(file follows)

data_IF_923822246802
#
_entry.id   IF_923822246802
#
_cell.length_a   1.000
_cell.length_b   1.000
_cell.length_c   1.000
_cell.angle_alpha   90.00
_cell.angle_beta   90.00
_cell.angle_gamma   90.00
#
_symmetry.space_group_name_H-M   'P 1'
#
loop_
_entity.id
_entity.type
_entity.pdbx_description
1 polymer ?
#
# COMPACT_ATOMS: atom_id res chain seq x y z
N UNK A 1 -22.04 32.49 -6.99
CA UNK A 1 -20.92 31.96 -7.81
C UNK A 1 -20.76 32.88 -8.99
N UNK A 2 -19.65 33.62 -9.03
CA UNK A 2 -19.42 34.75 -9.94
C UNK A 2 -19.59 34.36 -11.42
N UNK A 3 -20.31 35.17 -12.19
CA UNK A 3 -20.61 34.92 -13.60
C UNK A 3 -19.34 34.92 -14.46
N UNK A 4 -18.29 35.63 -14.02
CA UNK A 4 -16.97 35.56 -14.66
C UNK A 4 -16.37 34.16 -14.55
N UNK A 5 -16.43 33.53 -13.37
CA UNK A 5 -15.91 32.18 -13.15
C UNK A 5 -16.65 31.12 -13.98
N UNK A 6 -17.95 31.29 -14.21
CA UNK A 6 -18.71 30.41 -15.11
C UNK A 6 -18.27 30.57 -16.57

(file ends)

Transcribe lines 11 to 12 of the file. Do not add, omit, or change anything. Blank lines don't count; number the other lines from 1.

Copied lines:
#
_symmetry.space_group_name_H-M   'P 1'